Senator Richard Shelby, R-Alabama, had harsh criticism Monday for the spending bills released early in the day by Senate Democrats.
Those bills, totaling approximately $1.5 trillion, propose a 14 percent increase in non-defense spending over the last fiscal year and a 5 percent increase in national defense spending. Republicans say more spending is needed for the Pentagon.
Shelby, vice chairman of the Senate Committee on Appropriations, in a statement Monday called the bills a “significant step in the wrong direction.”
“This one-sided process has resulted in bills that spend in excess of the Democrats’ own budget resolution and fail to give equal consideration to our nation’s defense. Their bills are filled with poison pills and problematic authorizing provisions, and they remove important legacy riders on topics like terrorism, abortion, and immigration that for years have enjoyed broad support on both sides of the aisle,” Shelby said.
“A successful appropriations process rests on trust and bipartisan cooperation like we had in recent years under the Shelby/Leahy framework. Regrettably, we’re a long way from that now. If Democrats want full year appropriations bills, they must abandon their go-it-alone strategy and come to the table to negotiate. “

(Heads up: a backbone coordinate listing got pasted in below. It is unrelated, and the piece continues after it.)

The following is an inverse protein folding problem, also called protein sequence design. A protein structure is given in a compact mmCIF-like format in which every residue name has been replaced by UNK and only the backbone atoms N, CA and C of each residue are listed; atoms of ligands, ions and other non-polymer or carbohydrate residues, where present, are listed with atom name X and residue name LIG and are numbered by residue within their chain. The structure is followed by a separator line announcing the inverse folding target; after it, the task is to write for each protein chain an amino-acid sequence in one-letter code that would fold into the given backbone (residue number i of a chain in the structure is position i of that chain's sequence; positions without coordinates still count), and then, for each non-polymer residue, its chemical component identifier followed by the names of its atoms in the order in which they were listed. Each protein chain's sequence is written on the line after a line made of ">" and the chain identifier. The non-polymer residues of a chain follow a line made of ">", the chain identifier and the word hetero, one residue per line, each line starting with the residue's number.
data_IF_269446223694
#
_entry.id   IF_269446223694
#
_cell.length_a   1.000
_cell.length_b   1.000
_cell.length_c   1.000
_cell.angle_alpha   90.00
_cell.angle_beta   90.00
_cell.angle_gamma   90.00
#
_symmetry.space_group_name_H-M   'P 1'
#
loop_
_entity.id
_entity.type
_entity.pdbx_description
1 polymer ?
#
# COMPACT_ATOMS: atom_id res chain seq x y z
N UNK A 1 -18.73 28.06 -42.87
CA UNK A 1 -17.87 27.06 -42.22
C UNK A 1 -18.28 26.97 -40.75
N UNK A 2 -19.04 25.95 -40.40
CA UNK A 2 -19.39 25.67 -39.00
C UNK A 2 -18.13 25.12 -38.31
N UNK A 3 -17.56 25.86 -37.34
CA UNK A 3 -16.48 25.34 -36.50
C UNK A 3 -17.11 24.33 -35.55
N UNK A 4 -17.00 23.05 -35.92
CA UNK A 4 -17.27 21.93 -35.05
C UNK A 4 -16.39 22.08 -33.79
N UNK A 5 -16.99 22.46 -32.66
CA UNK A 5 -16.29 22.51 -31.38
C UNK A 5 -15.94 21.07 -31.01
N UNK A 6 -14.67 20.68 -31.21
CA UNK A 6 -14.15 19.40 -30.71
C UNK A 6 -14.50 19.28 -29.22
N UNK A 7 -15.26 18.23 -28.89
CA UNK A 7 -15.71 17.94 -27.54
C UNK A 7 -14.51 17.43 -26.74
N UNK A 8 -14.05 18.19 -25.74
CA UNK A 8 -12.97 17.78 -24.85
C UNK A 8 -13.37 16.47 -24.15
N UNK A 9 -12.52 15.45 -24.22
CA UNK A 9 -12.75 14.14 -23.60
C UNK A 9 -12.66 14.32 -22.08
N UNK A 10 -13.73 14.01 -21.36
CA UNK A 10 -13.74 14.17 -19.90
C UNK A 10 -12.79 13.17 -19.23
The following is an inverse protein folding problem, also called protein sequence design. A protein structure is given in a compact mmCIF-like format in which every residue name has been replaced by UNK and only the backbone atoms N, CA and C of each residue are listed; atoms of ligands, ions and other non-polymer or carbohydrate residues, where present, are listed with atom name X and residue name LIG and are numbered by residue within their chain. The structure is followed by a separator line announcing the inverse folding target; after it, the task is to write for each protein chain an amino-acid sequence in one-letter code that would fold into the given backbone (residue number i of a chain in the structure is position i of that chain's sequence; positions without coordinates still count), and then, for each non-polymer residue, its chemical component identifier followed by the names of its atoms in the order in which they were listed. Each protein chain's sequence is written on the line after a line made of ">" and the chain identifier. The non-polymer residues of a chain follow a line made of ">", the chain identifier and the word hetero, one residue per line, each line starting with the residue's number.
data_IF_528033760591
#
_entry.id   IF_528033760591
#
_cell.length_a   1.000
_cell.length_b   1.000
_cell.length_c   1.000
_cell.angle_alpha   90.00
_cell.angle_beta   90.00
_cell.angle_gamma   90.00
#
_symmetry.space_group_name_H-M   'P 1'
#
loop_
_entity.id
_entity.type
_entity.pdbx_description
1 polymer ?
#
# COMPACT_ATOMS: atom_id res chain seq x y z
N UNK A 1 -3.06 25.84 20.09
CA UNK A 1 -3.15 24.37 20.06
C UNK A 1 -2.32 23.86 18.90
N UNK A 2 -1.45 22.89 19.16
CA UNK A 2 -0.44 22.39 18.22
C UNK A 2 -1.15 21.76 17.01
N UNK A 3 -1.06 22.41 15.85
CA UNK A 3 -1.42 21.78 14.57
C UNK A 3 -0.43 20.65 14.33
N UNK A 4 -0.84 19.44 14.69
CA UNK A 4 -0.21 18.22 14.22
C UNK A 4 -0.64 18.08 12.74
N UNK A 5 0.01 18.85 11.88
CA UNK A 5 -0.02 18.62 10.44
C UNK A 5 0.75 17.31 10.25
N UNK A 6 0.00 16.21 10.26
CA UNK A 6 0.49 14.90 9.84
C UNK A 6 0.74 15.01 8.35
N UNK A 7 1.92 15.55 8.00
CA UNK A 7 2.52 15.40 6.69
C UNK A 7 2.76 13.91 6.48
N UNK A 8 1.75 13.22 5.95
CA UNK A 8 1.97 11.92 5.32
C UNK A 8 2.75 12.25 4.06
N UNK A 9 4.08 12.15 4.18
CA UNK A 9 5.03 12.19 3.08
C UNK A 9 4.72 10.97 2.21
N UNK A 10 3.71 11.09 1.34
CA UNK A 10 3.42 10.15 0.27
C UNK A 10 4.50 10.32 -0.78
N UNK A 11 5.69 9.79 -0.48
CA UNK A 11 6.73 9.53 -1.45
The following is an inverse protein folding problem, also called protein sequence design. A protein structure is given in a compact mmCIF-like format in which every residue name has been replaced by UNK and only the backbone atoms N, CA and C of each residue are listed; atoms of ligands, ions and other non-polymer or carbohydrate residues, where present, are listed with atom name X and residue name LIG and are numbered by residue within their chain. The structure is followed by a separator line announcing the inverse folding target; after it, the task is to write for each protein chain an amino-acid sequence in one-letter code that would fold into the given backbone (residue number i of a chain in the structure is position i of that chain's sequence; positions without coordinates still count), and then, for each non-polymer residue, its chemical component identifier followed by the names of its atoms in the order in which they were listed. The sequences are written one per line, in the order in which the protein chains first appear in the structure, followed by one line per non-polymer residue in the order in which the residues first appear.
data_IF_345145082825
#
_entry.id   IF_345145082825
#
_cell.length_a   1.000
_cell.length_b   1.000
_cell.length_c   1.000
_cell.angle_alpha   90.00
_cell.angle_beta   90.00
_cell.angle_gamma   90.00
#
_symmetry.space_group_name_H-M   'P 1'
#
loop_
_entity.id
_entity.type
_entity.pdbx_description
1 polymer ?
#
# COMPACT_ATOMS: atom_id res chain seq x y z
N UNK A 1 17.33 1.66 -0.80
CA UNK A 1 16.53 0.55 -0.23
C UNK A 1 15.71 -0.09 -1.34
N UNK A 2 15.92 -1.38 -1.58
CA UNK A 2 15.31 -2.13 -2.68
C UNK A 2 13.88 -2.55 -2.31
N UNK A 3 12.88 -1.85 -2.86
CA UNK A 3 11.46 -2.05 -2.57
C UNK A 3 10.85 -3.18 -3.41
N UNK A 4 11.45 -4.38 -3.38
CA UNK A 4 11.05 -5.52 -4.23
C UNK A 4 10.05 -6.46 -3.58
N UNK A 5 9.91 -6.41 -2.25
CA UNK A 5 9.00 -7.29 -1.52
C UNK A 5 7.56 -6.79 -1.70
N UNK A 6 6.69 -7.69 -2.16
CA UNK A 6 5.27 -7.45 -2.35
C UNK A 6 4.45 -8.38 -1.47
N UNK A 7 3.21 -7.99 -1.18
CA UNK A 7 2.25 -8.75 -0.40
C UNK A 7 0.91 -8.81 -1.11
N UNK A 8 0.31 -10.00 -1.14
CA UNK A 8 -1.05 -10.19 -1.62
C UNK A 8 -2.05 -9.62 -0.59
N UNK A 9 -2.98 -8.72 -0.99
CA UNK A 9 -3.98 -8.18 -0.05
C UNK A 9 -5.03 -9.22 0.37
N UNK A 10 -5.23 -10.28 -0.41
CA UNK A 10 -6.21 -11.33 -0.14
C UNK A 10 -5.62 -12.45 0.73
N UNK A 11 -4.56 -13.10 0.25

Among the items Shelby’s office in a statement expressed concern over was the proposal to return to the Treasury almost $2 billion in border wall funding.
“These bills demonstrate how we can make smart investments on behalf of the American people within the topline approved by Congress, and I hope will help advance the process,” Senate Appropriations Committee Chairman Patrick Leahy, D-Vermont, said in a statement.
The bills would double the funding, to $16.6 billion increase over last fiscal year, for Title 1-A grants to local public schools, boost child care grants by 23 percent and a 51 percent increase to the Substance Abuse and Mental Health Services Administration.
The bills also include an 84 percent increase in funding to strengthen police-community relations, including grants for training, de-escalation, implicit bias and crisis intervention.